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Destinations, Dreams and Dogs - International adventure with a fast-track family (& dogs) of Old World values, adopting the Russian-Italian-American good life on the go…!

Academic English and the Foreign Child

Adopting an older child from abroad, or bringing your own bio child from a foreign land, can prove to be challenging when it comes to schoolwork.  Put them in an ELL (English Language Learner) or ESL (English as a Second Language) class these days, and they’re liable to come out speaking Spanish, instead of English. …

A Modern International Family

Workaholics for many years, our Russian (me) Italian (him) American (us) union remained childfree by choice.  A heavy travel schedule made it difficult to imagine any other life.  But after 9/11, we started contemplating kids and dogs, and when we took the plunge, let’s just say we didn’t play around:  four older kids from Russia…

Taking Custody of Your New Child

We have cyber-friends who are soon heading home from Ukraine with their newly-adopted teen daughter.  Congrats, you guys!  Which brings us to an interesting topic:  what’s it like to take custody of your new child? Well, it all depends on their age and prior experiences.  Remember that they are going through massive, mostly unknown-to-them, changes…

Getting Kids to Care About Others

Empathy. It’s a subject that was not emblazoned into the psyche of my kids, so busy they were with merely surviving Russian winter, year after year, without food or adequate clothing. But now it’s time for them to reach out and think about others, if not for the simple reason that Mama may need her…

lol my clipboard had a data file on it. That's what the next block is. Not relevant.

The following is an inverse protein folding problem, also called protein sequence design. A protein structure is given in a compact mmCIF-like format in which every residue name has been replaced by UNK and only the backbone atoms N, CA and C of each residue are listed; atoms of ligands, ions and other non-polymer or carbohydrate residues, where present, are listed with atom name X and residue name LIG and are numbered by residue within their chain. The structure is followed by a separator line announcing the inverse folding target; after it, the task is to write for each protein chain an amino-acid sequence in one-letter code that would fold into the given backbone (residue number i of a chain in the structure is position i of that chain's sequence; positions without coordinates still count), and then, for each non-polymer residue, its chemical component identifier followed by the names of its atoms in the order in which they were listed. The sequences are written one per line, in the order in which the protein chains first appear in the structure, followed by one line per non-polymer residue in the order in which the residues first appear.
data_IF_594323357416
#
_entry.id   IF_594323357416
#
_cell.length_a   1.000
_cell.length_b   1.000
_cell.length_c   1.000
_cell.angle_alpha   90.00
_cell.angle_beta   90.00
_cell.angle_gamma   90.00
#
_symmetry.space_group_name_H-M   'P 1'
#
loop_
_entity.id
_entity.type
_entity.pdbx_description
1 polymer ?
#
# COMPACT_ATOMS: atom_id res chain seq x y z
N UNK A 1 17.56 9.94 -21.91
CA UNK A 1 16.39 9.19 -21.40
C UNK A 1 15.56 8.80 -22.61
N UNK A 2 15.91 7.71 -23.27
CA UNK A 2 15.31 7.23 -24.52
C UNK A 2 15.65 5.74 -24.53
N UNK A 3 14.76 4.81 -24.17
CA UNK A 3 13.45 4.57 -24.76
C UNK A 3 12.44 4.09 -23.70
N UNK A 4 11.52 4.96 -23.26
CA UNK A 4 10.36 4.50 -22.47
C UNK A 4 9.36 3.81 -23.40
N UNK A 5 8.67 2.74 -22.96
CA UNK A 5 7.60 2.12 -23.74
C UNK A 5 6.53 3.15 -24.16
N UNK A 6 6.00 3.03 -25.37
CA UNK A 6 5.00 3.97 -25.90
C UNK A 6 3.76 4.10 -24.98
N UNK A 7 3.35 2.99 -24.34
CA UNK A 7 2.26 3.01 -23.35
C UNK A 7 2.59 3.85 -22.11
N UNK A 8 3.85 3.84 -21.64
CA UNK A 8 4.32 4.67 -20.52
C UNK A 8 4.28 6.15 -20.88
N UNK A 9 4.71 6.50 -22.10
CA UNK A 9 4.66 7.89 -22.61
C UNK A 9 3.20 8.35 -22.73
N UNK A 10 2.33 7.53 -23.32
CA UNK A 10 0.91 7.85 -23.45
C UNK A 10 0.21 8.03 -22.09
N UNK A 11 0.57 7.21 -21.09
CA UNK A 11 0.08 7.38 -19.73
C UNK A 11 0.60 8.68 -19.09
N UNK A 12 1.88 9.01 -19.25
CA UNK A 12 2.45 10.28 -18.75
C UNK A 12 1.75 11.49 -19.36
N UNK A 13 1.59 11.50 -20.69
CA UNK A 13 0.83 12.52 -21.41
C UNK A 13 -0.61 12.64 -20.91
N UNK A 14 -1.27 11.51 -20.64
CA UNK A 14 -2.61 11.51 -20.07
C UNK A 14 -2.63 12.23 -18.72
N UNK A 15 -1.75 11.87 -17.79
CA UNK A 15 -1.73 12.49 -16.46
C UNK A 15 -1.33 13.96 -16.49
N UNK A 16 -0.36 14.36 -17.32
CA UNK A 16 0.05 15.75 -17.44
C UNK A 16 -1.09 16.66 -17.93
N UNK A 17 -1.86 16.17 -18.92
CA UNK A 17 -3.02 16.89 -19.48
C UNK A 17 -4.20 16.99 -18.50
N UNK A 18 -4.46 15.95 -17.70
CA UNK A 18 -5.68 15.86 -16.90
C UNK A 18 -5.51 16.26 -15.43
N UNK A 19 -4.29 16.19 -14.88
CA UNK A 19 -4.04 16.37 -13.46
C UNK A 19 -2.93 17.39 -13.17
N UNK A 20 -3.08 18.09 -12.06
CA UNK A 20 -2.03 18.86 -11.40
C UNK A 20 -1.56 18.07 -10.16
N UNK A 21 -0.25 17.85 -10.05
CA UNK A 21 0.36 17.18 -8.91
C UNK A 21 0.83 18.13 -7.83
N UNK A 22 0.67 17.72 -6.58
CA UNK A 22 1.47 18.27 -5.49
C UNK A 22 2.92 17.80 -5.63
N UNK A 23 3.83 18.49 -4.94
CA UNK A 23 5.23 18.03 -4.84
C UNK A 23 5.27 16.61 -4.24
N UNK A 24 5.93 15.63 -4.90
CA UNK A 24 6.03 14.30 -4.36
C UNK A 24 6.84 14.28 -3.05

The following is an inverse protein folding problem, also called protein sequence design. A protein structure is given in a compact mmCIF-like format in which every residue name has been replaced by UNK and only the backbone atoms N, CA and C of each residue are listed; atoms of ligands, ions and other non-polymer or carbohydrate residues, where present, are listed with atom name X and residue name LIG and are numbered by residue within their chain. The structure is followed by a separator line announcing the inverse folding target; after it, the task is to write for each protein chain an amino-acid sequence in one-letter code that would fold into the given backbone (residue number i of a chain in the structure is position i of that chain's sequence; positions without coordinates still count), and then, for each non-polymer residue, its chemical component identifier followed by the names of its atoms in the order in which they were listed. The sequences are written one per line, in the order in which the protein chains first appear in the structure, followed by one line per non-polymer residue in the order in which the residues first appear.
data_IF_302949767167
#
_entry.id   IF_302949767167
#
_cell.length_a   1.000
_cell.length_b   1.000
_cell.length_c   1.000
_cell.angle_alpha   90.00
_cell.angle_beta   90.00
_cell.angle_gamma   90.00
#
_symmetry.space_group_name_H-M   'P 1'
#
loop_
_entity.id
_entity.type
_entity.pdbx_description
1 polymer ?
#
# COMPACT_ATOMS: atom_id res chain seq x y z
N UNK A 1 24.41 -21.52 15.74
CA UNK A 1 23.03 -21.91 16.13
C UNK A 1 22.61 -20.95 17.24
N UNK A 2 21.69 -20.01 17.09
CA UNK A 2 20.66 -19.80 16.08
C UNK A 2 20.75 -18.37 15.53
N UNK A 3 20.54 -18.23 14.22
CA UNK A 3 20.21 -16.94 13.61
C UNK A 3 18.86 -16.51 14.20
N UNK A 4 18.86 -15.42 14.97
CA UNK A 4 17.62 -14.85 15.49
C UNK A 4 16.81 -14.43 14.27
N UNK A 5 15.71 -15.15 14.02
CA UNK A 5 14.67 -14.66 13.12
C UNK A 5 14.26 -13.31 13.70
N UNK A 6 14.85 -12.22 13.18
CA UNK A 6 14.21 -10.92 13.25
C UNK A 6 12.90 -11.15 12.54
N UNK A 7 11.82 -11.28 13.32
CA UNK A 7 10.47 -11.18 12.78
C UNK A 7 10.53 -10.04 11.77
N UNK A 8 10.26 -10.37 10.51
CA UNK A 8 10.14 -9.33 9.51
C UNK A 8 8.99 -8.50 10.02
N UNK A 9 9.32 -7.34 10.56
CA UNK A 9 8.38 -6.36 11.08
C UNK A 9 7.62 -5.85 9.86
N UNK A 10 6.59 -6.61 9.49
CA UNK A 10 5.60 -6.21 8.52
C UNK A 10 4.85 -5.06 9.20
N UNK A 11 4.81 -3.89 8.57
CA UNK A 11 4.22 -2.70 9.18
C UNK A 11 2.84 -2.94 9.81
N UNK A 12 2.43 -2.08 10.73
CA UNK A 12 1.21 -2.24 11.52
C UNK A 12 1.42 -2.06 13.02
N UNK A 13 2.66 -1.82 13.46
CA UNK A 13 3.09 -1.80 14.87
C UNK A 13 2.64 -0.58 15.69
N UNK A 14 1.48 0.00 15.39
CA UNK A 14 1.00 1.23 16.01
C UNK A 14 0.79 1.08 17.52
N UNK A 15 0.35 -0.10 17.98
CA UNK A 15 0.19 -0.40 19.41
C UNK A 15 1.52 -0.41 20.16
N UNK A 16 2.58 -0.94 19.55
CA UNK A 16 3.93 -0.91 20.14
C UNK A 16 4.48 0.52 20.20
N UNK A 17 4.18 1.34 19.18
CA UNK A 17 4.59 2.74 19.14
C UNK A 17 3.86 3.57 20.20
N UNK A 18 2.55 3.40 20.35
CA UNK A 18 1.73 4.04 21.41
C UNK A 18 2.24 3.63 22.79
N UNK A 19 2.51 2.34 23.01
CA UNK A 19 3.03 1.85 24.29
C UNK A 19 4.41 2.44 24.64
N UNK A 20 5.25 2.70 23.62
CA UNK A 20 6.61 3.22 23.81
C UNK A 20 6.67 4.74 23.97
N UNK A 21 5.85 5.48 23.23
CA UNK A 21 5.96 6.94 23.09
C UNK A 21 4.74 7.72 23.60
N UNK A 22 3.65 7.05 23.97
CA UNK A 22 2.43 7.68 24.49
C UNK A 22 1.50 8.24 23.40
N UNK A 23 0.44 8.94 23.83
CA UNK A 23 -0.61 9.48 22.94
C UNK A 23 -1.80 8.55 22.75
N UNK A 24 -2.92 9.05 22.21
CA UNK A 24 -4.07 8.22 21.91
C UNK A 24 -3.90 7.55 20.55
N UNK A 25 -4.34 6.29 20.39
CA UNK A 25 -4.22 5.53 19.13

Talk Therapy for Trauma and Abuse

I’ve shared with you how some of our internationally-adopted kids are a never-ending verbal loop of loopy experiences. If you went through what they’ve been through, maybe you’d want to get it out of your system, too. So, we talk. Or rather, they talk. Constantly. It always comes out when they are feeling relaxed and…

Overcoming Chaos & Confusion

The post-institutionalized child often arrives home with a complex network of confusing cobwebs cluttering his mind. This chaos was born through months or years of neglect and takes some time to turn around. “What are you wearing-?!”  I gasp as Pasha glances at his outfit, unsure of the problem. The ensemble shouts “Early Emigre’” black…

Holiday Letters to Russia

The content varies between terse, prison-fare reports, and fantastical missives from Mars. “We get up and do school.  The food is good, write soon.” “I visited Great Wolf Lodge and went on the Double Barrel Drop, then the River Canyon Run.  I watch The Electric Company.  Bye.” There is rarely any mention of parents, brothers…

“Feelings” and the Internationally-Adopted Child

Many of our kids have never had an identified feeling in their lives beyond “happy” or “sad”. They’ve experienced plenty of negatives, for sure, but always stuffed them deep inside. Navigating the course of new life in a new land calls for them to be self-aware, whereas in the orphanage, most did not have any…

My Kids’ Capers in Open-Air Markets

It all started when our first son, Petya, came home at 7-1/2 years old. The shoes we had carried to Russia for him did not fit. At all. Leetle mahleenkee tooflee. Our coordinator gave us directions to a children’s shoe store, whose clerks were only too happy to help us. We didn’t know at the…

Ten Secrets of Our Success: Older Child Adoption

Many have commented that our adoption of four older Russian children is a slam-dunk success story. This comes from professionals–agency people, neuropsych, social worker, as well as family and friends who declare that ours is “the most ideal” of a family in anyone’s definition. Not every day would I agree, particularly last Saturday when Sashenka…